“Be calm, be patient, wait for the officer to come to you, and do not get out of your car unless you are told to do so,” he said. “Once you’ve come to a stop, place your car in park, roll all windows down (if it is not raining), turn all interior lights on (during dark hours), activate your hazard lights and place your hands on your steering wheel and simply wait.”

Ask Trooper Steve: What should I do during a traffic stop?
Ask Trooper Steve: What should I do during a traffic stop?

He advised against taking off your seat belt or making any sudden movements that could make it appear as though you’re reaching for something. While some drivers may want to have their license and registration ready, Montiero suggested waiting to grab them until instructed to do so.

“You do not need to have this ready. Not having it ready for the officer prevents you from moving around prior to the officer approaching you and allows you to properly communicate with the officer if you need to inform them of anything before reaching anywhere,” he said.

What not to do

Knowing what not to do when interacting with officers is just as important as knowing what to do.

Keith offered a list of things to avoid during police encounters:

  • Don’t resist arrest.
  • Don’t assault the officer.
  • Don’t reach into your pockets.
  • Don’t empty your pockets voluntarily.
  • Don’t run toward or away from the officer.
  • Don’t give a statement without a lawyer present, even if you’re innocent.
  • Don’t say anything other than your name and address during a traffic stop and only provide those when asked.
  • Don’t discuss your immigration status but if you do have immigration documents, you can show them.

The rules of stop and frisk

While the terms “stop” and “frisk” are often used together, Keith said they’re actually two separate things and there are different standards that need to be met for each one.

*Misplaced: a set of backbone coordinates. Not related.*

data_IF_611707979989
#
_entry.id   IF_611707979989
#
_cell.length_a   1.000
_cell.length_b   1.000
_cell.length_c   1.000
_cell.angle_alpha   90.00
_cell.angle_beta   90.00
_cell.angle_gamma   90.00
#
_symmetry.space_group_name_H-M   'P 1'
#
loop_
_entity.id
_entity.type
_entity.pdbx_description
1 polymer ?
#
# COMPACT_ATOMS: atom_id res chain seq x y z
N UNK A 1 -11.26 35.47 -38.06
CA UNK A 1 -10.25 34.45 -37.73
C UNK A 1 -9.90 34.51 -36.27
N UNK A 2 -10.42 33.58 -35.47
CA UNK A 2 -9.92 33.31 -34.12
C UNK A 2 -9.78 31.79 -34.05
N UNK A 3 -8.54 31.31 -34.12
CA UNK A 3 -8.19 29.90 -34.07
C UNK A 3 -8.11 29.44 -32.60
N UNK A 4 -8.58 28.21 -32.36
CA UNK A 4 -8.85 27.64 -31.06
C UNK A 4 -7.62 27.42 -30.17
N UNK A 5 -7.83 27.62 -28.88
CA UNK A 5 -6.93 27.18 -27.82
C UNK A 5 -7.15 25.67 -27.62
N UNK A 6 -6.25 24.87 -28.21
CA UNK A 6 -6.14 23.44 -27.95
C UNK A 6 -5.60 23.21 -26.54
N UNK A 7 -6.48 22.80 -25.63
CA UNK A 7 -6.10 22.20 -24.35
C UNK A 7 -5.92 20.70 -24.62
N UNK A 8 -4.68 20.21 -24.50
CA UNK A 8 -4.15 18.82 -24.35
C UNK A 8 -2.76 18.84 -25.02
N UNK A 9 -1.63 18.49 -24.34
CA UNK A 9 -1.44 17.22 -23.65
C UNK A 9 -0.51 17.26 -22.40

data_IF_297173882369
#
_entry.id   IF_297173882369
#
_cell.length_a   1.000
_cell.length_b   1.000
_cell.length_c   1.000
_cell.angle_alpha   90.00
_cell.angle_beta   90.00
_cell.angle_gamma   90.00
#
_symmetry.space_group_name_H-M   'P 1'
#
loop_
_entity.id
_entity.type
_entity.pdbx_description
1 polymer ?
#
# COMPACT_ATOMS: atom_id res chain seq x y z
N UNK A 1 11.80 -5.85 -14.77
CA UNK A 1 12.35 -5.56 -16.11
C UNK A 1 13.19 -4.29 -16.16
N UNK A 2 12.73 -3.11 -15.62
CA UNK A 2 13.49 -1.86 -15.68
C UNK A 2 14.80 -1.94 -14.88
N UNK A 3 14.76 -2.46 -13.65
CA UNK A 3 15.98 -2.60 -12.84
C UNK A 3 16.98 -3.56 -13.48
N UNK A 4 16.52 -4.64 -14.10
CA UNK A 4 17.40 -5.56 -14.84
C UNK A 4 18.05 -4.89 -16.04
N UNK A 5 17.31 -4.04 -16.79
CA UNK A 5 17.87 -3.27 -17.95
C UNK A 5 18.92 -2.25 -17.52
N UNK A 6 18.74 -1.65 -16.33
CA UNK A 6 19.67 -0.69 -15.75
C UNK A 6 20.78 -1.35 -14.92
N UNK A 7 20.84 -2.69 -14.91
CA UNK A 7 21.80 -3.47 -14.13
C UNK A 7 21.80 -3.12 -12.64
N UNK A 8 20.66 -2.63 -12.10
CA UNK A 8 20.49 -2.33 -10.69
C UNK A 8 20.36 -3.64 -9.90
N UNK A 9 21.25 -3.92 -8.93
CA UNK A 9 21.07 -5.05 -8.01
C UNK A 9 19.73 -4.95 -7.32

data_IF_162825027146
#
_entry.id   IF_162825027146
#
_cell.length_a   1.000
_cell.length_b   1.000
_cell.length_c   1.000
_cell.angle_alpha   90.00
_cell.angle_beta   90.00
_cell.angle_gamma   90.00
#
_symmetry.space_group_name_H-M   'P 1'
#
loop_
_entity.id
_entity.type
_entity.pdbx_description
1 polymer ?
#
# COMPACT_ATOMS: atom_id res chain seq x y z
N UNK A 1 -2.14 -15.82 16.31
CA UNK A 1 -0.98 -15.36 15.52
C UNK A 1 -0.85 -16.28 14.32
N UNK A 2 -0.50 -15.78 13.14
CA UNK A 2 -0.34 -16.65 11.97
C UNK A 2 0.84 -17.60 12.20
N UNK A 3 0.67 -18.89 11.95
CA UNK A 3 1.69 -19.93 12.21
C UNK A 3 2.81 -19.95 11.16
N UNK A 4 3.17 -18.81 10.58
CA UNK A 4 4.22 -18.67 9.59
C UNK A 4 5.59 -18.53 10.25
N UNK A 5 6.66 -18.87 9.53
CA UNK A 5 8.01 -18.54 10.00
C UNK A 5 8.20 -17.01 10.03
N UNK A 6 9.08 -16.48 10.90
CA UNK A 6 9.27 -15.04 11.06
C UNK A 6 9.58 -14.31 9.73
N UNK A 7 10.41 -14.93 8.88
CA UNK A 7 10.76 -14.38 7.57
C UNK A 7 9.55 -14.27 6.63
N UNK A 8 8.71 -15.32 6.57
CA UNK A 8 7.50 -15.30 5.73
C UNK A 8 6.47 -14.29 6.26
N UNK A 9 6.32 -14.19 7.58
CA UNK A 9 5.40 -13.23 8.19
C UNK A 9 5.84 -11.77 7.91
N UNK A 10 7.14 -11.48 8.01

“In order for you to be stopped legally, the officer needs to have reasonable articulable suspicion, RAS, that you are either engaged in a crime, have just committed a crime or about to commit a crime. And it needs to be specific, it has to be more than a mere hunch,” Keith said.

Those reasons could include being in a high-crime area, running away from a scene or looking like you’re casing a building.

The standard to frisk, or pat down, someone is higher.

“In order to frisk someone you need reasonable articulable suspicion that that person is armed and dangerous, is armed with a weapon. So when they stop you, they do not have automatic grounds to frisk you unless there’s a reason to believe that you have a weapon, OK, an articulable reason beyond you look suspicious,” Keith said.

An officer can only pat the outside of your clothes with a flat hand during a frisk.

“It does not give officers the right to manipulate your pockets to determine if there is something inside or to look inside them before they feel something that could reasonably be a weapon,” Keith said.

Under the plain feel doctrine, an officer can go into your pockets or check further if they have reason to believe the person has a weapon, narcotics or something else illegal based on what they felt during the pat down.

Is it enough?

Keith said while knowing your rights is essential, there are times when it may not be enough, especially when there are some officers who choose to violate those rights.

“Civilians are expected to remain perfectly calm while officers are allowed to be scared and react and fear for their lives. And that’s an unfair reality that we live in,” Keith said. “I never want to teach someone their rights and try to act like we don’t live in a reality where racism is prevalent and that it does show up in policing, right? The key things to know though, are that if you know your rights, you are empowered, no one can take the knowledge from you.”

She said she hopes to see that change one day.

“The reality is knowing your rights is super important, but we shouldn’t have to live like this and it’s possible for us to imagine a world where we don’t have to,” Keith said. “The reality is that in many jurisdictions around our country, we spend more on policing than we spend on public health and education. So why don’t we think of a different way to live? One where we divest from policing and the carceral system and invest in communities and public safety solutions that actually work and don’t over criminalize people of color?”

Watch the entire pilot episode of Solutionaries below:

Solutionaries: Pilot episode tackles policing in Central Florida
Solutionaries: Pilot episode tackles policing in Central Florida

About the Author:

Adrienne joined News 6's digital team in October 2016 to cover breaking news, crime and community interest stories. She graduated from the University of Central Florida and began her journalism career at the Orlando Sentinel.